“Because you see, fighting for victims does not mean stacking up convictions,” Williams said Monday. “Fighting for victims does not mean using police and prosecutorial power to intimidate those caught up in the criminal legal system. Fighting for victims does not mean scaring an innocent person until he pleads guilty to a lesser crime that was never even committed.”
Williams announced shortly after his election that he had hired former Innocence Project New Orleans Director Emily Maw to oversee what he describes as a “robust” Civil Rights Division, which will review potential past wrongful convictions, excessive sentences, and over 300 cases of people still in prison on non-unanimous jury verdicts.
He has required everyone who worked for the previous administration to reapply for their jobs. A spokesperson for Williams’ has not responded to requests from The Lens for information regarding the hiring process and what percentage of prosecutors from the previous administration will continue practicing in the office.
“A DA who is truly accountable to people knows that this office holds the keys to making change at both a systemic and the individual level,” Williams said. “And we know that individuals in the criminal legal system are not merely the names that appear on the court document. Each person has a story. Each person is someone’s child, each person has inherent worth, and God given humanity. We also know that some of them are innocent.”
Monday also brought some clarity regarding Williams’ now vacant at-large seat on the City Council. Tyronne Walker, Williams former campaign manager and transition director, said that his resignation of the seat was effective Monday at 11 a.m., meaning his seat will be filled by an appointment by members of the City Council. If he had decided to resign any earlier, there would have been more than a year left in his term. Under city law, that means the seat would have been required to be filled by a special election.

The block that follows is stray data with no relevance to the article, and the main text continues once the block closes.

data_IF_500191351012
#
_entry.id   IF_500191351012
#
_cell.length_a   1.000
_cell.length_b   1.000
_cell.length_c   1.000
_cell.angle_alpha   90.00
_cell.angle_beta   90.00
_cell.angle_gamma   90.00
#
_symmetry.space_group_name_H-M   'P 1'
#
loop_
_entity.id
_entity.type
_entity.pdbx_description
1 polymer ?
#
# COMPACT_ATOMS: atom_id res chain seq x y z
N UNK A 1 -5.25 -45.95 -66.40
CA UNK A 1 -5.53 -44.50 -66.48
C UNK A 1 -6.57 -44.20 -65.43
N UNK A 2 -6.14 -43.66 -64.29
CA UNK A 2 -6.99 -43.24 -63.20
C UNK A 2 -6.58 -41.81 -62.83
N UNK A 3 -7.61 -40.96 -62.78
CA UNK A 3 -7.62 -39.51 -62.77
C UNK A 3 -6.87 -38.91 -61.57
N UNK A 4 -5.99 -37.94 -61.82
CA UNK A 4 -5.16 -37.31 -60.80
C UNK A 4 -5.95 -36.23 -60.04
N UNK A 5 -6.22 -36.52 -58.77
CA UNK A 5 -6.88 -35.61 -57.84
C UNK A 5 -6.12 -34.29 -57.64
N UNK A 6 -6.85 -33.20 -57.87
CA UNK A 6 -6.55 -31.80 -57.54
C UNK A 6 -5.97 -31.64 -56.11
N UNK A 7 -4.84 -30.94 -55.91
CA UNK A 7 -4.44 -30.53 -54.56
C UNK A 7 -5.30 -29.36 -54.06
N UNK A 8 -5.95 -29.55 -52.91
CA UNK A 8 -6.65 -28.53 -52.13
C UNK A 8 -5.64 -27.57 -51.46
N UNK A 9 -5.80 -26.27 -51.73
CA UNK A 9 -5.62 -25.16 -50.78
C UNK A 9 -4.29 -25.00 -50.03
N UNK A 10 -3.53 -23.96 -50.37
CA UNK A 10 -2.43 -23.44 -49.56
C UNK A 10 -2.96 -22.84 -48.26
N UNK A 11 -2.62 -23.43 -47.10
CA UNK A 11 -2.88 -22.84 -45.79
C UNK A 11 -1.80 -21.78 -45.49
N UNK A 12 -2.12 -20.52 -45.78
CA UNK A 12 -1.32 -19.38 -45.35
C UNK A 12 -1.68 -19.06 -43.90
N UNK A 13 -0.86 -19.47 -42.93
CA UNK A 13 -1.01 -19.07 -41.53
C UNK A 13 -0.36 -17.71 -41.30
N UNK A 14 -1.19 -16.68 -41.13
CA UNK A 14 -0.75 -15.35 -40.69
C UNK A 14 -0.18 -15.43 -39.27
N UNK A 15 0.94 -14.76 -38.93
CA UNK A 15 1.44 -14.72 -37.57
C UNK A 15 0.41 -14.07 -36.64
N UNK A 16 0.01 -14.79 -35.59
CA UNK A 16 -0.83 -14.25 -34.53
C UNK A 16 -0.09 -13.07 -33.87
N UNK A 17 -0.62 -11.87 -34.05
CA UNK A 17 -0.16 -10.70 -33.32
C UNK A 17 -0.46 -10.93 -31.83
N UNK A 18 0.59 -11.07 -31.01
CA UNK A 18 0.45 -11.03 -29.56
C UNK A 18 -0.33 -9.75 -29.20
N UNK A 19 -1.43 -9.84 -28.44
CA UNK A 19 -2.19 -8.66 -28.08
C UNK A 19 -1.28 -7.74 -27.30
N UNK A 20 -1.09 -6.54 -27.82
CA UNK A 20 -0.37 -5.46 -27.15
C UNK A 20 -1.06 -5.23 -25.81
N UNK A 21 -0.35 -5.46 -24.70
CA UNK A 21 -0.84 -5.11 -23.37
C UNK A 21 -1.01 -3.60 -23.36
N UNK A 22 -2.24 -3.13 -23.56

On Monday morning about an hour before the ceremony began, Walker told The Lens that Williams had not recommended an interim candidate for the council to consider. Council President Helena Moreno on Monday announced the opening of applications for the post.
Williams is facing several challenges as he takes office. There is a massive case backlog at the Criminal District Court due to the suspension of jury trials, violent crime has seen a dramatic increase, and the DAs office is facing an over 20 percent budget cut — in part thanks to Williams own advocacy for increased public defender funding on the City Council.
And he is also navigating an 11-count tax fraud indictment. On Friday, U.S. District Judge Martin Feldman ruled against his motion to dismiss those charges, meaning it is likely to go to trial. Williams has maintained his innocence, arguing that he was selectively and vindictively targeted for prosecution, and that the charges are politically motivated.
The trial had been scheduled for the same day as his inauguration, but has been pushed back indefinitely due to pandemic-related court restrictions.